BID: At the moment we have to do support and we need to have control over our whole set, because it's very hard to just bring all the films and screens and things and taking them off again. So it's best if we can find a medium size place, say about 1,000 or 500.

LESTER: We'd like to break out of the regular circuit, to find somewhere different to put these things on. That's why I liked the Wire gig [the one at the Janetta Cochran Theatre the previous November, in which Lester was one of the fifteen guitarists on stage during Act Four, entitled "Tableau"], because they had a complete control, it wasn't the usual idiots who run PA's and whatever who had the ultimate hand over how good a gig can be.

I left my heart in a wooden case
With chains and locks all around its base
I'm on my way to surgery
I'm as happy as a boy can be

© John Kersey 1980

I don't know why but so many people in the press compare the Monochrome Set with Velvet Underground.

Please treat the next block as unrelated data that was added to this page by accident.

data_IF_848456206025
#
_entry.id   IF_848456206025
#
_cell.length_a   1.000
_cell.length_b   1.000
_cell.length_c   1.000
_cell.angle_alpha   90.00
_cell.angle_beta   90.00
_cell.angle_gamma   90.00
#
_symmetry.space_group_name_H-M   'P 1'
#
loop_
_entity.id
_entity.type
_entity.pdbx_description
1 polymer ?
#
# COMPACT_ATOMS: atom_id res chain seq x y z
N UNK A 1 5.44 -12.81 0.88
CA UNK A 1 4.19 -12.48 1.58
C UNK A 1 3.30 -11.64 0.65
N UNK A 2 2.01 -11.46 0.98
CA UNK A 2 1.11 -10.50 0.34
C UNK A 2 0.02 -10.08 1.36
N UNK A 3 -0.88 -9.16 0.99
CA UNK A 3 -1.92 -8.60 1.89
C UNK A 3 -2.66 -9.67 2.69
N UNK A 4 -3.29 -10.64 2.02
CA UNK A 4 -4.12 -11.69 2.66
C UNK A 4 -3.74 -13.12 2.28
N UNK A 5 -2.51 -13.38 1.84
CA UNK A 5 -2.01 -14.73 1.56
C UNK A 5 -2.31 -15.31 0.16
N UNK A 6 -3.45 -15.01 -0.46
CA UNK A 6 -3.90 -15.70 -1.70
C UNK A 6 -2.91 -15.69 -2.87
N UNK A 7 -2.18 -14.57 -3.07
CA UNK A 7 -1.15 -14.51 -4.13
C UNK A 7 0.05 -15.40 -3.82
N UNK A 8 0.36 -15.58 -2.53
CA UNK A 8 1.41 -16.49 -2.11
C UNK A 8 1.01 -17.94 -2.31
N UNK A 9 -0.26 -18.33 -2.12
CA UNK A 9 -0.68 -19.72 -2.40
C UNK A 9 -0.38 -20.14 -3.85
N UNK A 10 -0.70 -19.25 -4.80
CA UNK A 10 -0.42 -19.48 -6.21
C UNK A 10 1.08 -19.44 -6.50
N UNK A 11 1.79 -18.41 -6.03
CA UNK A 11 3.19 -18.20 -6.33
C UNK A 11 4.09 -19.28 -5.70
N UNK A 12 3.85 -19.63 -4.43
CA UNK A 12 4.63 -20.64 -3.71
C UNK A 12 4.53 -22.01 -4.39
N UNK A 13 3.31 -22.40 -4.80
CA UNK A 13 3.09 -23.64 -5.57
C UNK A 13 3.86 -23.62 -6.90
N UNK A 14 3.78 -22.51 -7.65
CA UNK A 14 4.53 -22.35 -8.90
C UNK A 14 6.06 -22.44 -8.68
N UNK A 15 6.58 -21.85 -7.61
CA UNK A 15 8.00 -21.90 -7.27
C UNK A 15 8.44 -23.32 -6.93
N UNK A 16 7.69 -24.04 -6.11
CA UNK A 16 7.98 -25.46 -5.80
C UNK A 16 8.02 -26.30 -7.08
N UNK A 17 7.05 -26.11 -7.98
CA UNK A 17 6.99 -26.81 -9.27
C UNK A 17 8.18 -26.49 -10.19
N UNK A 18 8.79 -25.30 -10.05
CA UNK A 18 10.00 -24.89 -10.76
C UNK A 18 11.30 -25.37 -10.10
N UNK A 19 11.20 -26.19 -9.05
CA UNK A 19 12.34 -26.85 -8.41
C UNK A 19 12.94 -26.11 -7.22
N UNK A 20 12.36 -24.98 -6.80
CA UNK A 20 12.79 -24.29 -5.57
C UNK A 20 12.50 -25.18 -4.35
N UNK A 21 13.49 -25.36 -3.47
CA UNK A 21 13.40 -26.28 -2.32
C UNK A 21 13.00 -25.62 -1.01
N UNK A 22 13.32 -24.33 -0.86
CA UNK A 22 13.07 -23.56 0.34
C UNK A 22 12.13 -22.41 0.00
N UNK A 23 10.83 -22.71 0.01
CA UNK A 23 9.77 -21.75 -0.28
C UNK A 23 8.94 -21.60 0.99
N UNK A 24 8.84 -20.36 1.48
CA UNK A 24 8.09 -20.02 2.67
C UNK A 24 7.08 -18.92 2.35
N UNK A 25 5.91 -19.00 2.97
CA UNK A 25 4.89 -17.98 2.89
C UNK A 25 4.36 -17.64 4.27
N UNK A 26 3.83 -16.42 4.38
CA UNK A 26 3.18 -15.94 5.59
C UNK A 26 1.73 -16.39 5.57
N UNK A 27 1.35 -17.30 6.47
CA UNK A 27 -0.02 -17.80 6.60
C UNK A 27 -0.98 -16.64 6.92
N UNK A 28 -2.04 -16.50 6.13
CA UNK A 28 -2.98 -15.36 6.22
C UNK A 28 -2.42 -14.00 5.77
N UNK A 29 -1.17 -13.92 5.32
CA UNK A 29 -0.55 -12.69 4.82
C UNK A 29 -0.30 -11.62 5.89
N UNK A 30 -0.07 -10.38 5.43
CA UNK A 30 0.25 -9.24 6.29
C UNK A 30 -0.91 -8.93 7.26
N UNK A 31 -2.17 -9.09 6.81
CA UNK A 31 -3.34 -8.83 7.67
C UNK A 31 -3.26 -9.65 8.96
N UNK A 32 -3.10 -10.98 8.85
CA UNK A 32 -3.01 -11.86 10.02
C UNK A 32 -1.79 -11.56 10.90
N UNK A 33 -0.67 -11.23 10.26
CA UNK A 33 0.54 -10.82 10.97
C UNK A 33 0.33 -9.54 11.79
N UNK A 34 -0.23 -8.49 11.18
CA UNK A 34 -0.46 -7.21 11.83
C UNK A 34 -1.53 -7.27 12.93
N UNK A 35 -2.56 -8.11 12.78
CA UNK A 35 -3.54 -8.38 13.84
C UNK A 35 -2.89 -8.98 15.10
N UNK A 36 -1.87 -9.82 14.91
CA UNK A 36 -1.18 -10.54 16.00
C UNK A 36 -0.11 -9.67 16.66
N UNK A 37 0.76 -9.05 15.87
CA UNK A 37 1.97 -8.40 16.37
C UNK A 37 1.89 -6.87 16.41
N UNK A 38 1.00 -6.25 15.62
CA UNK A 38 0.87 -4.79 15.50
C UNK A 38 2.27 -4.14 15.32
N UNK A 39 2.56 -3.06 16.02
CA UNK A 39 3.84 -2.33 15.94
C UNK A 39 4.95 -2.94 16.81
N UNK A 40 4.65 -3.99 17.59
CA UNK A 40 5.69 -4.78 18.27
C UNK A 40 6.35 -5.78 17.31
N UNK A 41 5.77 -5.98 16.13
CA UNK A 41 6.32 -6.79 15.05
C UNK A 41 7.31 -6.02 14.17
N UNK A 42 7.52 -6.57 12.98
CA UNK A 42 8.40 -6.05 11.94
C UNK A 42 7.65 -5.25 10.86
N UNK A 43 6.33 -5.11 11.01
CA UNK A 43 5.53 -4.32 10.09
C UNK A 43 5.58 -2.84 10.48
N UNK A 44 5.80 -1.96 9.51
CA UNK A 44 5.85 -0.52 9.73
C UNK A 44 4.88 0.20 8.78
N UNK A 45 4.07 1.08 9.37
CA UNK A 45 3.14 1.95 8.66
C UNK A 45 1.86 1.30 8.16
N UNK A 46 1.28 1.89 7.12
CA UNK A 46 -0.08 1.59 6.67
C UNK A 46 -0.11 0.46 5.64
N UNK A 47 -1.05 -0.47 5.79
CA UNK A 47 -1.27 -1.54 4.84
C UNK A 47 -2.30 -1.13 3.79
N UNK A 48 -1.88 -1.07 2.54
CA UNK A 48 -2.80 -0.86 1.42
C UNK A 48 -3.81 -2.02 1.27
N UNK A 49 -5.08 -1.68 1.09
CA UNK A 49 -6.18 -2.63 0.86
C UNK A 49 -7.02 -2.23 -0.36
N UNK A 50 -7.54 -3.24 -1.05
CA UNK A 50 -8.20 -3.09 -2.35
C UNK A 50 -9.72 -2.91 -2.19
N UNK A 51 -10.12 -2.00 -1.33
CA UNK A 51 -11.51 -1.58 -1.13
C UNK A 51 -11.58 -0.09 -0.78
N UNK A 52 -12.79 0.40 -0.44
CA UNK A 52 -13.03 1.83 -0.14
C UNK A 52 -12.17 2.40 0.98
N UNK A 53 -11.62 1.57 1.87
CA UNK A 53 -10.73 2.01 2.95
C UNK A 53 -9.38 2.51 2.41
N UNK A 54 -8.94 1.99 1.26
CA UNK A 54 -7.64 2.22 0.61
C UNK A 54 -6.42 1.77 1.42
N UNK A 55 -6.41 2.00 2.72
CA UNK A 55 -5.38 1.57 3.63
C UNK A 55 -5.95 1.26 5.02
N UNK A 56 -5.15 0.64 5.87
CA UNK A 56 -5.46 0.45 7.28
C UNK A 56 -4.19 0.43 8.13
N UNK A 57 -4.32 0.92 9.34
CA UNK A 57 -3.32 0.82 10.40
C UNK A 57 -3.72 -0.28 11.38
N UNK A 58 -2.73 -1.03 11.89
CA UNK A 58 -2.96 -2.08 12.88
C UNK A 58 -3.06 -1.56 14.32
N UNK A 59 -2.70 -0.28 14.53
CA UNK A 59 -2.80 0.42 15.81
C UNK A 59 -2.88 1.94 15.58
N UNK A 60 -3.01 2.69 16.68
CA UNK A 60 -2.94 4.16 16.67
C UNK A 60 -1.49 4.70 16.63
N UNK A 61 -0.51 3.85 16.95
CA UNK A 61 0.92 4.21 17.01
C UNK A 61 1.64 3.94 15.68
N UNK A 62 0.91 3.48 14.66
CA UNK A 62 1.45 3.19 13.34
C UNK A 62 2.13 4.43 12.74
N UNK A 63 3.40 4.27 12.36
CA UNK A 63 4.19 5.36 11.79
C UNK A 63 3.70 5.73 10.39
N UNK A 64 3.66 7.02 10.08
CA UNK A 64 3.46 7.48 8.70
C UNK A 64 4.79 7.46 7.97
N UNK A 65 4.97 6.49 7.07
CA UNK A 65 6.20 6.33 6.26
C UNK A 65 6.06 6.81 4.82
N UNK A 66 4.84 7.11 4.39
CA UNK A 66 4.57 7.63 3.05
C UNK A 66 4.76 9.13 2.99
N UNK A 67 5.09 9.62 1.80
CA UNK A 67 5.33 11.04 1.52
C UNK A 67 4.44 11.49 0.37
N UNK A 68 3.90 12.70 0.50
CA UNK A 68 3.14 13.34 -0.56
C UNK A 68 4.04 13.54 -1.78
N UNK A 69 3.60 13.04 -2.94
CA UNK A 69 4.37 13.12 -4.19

BID: You've won the prize for hundredth journalist to mention that (laughs.)

Well, how do you feel about the comparison? Do you admit they have a lot of influence on you?

BID: Not "a lot". We are influenced but, say, for example, I was influenced by the Velvet Underground when we were beginning, and two months later I was influenced by something else. The comparison is right out, we're not Velvet Underground at all. The Psychedelic Furs want to try to sound like them but they don't sound like them. Anyway, at the moment l'm not influenced by Velvet Underground at all but used to be, also I was the only one who used to be, the others weren't. So, if you take all the influences of all the four people in the band, you can imagine how small the influence of that band in us is.

LESTER: I think the reason why it comes up so often is not so much because of the influence but because there are so few people who actually sing, as Dave Edmunds said on T.V. the other night, and anyone who actually sings in the business is gold today. Probably Lou Reed in his heyday was one person who actually sang rather than expressed his songs vocally.